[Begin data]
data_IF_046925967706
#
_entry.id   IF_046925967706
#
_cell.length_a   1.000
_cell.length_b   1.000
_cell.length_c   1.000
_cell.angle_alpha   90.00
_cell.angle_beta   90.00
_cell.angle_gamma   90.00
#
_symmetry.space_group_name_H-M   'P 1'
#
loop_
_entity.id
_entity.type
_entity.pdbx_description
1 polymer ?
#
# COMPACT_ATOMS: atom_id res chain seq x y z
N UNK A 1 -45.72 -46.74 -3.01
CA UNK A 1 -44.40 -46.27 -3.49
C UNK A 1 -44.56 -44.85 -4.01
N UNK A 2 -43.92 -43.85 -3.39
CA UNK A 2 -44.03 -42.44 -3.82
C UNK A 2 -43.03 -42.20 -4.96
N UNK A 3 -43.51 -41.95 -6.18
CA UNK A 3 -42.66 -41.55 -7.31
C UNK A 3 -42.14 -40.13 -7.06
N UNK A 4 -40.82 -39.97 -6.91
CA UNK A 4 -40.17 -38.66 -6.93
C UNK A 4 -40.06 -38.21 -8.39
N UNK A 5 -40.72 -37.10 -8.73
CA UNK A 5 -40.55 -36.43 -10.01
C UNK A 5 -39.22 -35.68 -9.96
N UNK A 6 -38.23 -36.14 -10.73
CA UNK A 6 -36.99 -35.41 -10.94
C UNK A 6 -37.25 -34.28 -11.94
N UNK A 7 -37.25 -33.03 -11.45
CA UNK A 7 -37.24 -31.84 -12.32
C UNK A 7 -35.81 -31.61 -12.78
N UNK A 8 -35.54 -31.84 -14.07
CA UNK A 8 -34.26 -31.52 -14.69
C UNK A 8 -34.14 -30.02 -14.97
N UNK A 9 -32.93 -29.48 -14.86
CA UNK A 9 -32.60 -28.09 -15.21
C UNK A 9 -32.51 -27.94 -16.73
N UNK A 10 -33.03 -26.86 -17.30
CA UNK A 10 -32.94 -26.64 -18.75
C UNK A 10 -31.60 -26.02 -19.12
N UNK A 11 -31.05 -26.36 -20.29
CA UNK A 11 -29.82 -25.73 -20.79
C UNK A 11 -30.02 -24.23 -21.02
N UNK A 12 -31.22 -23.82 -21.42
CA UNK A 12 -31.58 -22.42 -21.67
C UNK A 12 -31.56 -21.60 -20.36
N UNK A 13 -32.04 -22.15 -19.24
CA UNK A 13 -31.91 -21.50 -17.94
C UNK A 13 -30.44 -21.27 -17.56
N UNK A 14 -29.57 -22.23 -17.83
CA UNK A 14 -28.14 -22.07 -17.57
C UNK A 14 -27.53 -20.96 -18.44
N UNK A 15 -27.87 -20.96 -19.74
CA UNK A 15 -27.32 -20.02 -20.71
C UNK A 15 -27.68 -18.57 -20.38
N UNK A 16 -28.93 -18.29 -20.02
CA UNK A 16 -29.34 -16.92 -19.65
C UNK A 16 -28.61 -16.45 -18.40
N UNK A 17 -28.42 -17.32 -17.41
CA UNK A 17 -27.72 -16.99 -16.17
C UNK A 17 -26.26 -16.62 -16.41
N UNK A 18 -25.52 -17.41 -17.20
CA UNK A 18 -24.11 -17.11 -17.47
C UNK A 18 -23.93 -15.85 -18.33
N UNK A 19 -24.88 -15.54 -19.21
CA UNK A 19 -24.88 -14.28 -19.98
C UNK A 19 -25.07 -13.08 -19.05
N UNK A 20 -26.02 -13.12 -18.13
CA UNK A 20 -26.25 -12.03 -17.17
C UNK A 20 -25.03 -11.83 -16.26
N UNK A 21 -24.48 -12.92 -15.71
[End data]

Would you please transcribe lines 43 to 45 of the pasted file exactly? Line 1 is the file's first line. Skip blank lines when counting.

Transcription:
CA UNK A 8 -34.26 -31.52 -14.69
C UNK A 8 -34.14 -30.02 -14.97
N UNK A 9 -32.93 -29.48 -14.86